In some cases, particularly with some highly energetic breeds or older dogs, it may not be possible to totally train a dog off of inappropriate barking. In these cases, you may need to simply remove them entirely from the environment that brings about their bad behavior. Drawing the blinds, bringing your dog inside, or turning off the TV are some examples of easy ways to remove your dog from the stimulus that brings out their barking.

How can I get my puppy to calm down?

There’s not much more enjoyable in the world than the adorable nature of a puppy bursting with excitement. It can bring us out of a horrible mood, alleviate stressful moments in our families, and leave us crying from laughter. Occasionally, however, that abundance of excited energy can be overwhelming, inappropriate, or just plain frustrating, and you may need to find a way to bring that playfulness down a notch or two. 

puppy sitting in the grass

No one wants to punish a puppy for simply being excited and happy, but when you’re trying to put a baby to sleep, finish up a video call with the boss, or just get a few chores around the house finished, you may need a solution for the seemingly endless supply of hyperactivity many puppies embody. Here are some common techniques for managing that excitement:

  1. Don’t reward a puppy’s problematic excitement with attention and affection. When an owner responds positively to a dog’s behavior, they will learn to repeat those behaviors. Know that negative attention, such as yelling or going into the room to stop them, can also be seen as a reward. Aim to redirect the behavior and praise them when they are quiet and calm.
  2. Learn your puppy’s triggers. Knowing what environments and stimuli get your dog wound up can help you avoid exciting situations when you need peace and quiet. 
  3. Exercise your dog. By giving your puppy ample playtime at the right moment, you can potentially tire them out, giving you the time you need while they sleep it off. 
  4. Exhibit calm behavior. Dogs take a lot of cues from their owners. If you have a tendency to get riled up at the TV, talk excitedly on the phone, or raise your voice, it may help your dog calm down if you learn to control any outbursts you may be responsible for.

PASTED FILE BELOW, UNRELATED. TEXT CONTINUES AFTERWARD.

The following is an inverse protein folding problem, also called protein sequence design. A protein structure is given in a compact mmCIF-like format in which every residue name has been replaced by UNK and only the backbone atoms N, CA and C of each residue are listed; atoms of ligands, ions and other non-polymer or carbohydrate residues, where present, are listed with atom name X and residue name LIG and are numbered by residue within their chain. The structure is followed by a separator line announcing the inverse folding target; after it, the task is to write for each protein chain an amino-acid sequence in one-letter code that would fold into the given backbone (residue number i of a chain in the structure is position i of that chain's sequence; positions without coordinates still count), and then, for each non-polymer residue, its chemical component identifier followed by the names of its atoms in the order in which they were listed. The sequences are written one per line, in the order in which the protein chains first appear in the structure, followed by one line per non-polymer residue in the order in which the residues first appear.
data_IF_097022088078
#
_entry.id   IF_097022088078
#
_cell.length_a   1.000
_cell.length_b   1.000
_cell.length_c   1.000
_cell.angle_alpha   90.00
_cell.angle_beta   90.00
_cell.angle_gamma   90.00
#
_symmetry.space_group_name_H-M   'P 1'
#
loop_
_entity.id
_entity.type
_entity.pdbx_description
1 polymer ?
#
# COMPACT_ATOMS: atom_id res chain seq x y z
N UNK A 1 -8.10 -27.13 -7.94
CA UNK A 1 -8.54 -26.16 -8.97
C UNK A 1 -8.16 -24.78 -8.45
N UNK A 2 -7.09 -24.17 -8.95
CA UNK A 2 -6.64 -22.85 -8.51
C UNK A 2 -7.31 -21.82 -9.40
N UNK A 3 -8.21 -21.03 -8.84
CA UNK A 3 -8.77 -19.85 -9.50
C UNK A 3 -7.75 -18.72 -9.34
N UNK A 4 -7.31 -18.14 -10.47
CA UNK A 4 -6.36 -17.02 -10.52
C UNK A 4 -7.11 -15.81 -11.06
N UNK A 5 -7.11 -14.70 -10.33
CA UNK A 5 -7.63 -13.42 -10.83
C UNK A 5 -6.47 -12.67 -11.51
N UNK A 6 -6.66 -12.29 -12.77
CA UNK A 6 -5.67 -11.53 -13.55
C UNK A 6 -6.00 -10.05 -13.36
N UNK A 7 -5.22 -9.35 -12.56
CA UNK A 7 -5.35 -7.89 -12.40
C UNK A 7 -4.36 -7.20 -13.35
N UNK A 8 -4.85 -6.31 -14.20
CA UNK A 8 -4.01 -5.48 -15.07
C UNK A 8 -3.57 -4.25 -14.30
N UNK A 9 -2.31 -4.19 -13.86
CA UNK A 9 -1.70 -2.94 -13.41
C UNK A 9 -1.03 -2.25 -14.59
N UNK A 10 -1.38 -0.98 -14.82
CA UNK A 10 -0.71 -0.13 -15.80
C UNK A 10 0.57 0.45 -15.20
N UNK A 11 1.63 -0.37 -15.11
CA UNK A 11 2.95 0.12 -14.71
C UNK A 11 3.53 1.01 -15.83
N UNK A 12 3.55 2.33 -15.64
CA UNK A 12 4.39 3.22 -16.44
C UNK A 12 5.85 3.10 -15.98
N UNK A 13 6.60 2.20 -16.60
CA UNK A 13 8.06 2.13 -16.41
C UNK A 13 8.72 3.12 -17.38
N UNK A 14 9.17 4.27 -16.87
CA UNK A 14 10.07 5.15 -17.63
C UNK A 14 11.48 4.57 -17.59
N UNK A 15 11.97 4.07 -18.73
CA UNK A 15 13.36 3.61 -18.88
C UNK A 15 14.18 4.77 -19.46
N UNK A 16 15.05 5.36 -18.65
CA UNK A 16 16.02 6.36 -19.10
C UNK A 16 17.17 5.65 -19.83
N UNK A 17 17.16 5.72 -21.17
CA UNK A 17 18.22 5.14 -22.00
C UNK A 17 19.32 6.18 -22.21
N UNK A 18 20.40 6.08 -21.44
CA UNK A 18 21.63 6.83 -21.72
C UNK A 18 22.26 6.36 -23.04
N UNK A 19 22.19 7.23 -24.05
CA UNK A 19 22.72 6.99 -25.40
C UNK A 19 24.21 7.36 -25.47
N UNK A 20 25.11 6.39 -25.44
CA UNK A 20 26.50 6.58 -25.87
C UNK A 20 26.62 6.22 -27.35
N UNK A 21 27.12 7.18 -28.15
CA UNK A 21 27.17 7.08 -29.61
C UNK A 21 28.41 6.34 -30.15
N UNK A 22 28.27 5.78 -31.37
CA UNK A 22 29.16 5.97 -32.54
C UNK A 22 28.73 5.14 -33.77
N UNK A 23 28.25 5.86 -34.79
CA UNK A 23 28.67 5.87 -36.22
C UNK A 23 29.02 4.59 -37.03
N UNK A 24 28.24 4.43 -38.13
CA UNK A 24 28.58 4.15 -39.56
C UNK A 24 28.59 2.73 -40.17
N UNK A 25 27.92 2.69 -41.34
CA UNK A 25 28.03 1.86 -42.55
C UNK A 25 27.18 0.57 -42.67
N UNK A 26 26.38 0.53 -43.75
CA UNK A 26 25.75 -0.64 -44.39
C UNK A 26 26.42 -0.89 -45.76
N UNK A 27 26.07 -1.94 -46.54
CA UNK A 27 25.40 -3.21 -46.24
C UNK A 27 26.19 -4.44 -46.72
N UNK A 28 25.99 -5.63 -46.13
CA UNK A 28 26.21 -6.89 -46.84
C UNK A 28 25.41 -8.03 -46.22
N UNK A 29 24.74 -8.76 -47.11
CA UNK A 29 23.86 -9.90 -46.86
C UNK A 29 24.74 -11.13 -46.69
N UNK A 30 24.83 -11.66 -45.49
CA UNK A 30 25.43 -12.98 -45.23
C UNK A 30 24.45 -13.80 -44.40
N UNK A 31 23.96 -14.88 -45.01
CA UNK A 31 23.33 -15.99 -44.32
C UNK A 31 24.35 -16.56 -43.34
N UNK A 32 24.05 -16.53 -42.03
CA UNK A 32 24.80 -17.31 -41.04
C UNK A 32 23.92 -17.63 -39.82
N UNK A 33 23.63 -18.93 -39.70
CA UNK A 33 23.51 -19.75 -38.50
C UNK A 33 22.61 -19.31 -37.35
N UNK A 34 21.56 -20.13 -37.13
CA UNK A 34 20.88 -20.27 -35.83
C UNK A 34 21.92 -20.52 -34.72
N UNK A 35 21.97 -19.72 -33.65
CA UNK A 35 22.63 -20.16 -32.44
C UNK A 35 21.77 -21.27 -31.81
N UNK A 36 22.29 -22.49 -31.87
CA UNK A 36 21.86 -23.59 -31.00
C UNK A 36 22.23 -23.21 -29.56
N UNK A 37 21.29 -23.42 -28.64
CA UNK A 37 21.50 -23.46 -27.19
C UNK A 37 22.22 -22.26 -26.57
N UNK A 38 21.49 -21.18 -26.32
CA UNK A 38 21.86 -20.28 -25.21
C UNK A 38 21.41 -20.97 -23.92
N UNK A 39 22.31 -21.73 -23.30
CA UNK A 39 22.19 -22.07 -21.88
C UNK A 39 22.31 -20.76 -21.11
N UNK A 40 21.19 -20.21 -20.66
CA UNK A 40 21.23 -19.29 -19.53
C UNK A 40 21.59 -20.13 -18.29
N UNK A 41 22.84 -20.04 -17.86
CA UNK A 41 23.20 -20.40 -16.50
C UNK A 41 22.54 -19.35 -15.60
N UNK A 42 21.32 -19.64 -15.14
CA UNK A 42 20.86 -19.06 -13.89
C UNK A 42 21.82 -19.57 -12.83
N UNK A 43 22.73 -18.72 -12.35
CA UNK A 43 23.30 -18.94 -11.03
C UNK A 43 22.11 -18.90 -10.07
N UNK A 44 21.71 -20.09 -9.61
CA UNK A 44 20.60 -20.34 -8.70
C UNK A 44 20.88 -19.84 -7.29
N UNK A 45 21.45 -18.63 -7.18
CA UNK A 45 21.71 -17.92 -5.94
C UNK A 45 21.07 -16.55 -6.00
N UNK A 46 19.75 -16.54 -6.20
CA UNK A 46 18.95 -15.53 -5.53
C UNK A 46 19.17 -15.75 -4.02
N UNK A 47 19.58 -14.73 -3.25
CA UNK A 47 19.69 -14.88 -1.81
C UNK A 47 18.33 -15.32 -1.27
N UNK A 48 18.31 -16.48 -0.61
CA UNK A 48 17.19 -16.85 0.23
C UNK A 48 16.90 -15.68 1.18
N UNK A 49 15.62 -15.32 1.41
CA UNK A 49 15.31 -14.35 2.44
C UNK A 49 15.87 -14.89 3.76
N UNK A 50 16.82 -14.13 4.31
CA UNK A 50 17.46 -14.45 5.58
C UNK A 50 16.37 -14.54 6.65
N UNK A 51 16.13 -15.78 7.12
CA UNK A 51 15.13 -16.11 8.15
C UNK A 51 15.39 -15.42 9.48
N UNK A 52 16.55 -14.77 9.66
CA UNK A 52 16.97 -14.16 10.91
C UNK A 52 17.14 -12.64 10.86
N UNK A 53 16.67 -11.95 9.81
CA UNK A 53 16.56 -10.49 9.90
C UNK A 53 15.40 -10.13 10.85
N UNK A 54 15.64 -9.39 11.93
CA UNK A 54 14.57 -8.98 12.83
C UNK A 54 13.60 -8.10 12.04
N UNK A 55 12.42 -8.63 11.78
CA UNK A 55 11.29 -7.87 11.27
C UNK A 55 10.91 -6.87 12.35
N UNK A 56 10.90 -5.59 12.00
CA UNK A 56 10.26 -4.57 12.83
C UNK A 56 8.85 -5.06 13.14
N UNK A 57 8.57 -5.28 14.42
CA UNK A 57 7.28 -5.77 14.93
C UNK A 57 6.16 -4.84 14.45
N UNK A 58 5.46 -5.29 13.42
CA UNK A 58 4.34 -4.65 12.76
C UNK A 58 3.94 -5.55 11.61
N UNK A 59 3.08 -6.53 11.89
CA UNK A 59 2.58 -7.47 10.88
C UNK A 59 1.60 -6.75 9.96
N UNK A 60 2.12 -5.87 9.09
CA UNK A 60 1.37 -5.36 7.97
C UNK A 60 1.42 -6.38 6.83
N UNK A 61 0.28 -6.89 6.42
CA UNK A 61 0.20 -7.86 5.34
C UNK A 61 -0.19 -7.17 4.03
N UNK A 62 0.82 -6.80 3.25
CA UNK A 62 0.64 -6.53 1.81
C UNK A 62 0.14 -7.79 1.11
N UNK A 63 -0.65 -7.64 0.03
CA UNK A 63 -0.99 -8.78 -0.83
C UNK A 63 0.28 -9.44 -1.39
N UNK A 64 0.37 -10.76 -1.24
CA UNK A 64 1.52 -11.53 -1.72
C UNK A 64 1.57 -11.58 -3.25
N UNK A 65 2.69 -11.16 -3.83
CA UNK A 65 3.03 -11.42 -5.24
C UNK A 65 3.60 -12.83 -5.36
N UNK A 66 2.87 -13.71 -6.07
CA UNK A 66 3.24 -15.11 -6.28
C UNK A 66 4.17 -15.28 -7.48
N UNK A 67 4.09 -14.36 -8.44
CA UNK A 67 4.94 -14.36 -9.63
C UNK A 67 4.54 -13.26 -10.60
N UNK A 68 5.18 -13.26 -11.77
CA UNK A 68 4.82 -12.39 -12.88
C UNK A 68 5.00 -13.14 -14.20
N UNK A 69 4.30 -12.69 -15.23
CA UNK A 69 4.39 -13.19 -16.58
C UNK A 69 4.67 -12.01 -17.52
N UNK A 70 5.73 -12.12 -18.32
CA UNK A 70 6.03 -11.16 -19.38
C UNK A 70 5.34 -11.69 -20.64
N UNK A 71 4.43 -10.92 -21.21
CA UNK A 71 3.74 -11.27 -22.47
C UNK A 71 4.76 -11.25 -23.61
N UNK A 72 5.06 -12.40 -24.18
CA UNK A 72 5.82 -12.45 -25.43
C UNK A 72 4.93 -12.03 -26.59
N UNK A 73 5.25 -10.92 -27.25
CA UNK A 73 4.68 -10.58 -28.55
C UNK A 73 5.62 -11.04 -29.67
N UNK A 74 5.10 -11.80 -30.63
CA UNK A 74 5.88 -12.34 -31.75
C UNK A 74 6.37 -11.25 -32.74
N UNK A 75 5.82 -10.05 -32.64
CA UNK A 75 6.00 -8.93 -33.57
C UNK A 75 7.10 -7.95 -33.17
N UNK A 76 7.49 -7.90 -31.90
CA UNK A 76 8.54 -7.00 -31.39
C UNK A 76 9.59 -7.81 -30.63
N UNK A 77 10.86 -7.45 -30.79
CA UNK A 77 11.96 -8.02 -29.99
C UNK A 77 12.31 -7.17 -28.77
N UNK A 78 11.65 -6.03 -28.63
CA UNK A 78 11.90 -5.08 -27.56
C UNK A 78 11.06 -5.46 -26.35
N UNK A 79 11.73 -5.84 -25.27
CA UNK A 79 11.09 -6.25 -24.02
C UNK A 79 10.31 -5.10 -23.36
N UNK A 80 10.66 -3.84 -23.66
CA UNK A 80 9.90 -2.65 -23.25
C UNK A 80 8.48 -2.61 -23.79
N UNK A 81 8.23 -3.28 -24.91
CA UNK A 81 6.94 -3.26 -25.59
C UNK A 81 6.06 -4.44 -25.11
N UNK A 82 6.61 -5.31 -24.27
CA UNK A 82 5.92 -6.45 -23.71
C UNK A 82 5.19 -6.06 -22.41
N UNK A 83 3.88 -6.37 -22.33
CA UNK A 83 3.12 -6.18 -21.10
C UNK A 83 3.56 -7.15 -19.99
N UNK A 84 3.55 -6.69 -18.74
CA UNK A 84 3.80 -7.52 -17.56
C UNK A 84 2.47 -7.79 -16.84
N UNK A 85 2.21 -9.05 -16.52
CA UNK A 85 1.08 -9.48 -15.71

5. Aim to positively reinforce calm behavior. Scolding a puppy or intervening in a situation is a form of attention, which to a puppy can feel like a reward. Instead, aim to be as calm as possible in situations where the puppy is overexcited. Try to withhold any sort of attention beyond occasional firm-but-calm reinforcement of the desired behavior. As soon as the puppy gets the idea and calms down, immediately give them mild praise or affection to establish that attention will resume once they’re mellow.
  6. Make sure your puppy gets ample and regular sleep. Just like babies, puppies need a lot of sleep. Though it may seem counterintuitive, ensuring your young dog gets scheduled sleep time can help with problematic behaviors relating to excess energy. 

These are just some of the things you can try with a puppy that just doesn’t know when to quit. If you try these ideas and still have a restless pup on your hands, it may be worth investing in some puppy training classes to see if a professional has any advice to suit your particular case. 

How do I train my puppy to sleep at night?

Just like they need the training to learn commands and become housebroken, puppies will benefit from some training to sleep through the night, especially at a very young age.

When you get a new puppy, you may find that your puppy becomes restless at night. According to certified dog trainer Cathy Madson, this could be due to the fact that your puppy isn’t used to sleeping without its littermates, is feeling anxiety about its new surroundings, or because their bladders aren’t big enough to hold it all night! Though a few sleepless nights may be inevitable when having a young puppy, you can use the following tips to ensure your nights go as smoothly as possible.

– In the evening, you’ll want to give your puppy several opportunities to get some energy out. You can take them on a walk or play around in the backyard. Not only is this exercise important for your dog’s physical health, but it will also help them to use the restroom before bed. You could also purchase some food puzzles or games for them to play with, which will help tire them out before bed.

– You want to develop a routine for your new puppy that you follow every day. This helps your dog know when to expect to eat, when to use the restroom, and when to sleep. You may also have a specific bedtime routine that you stick to every night. That may consist of restricting food a few hours before bed, playtime, cuddles, and one last bathroom break. 

– Though it may feel endless when you’re in the thick of it, many puppies are able to sleep through the night by the time they’re 16 weeks old. With patience, love, and solid routines, your puppy may hit that milestone even sooner!

When can I train my puppy around other dogs?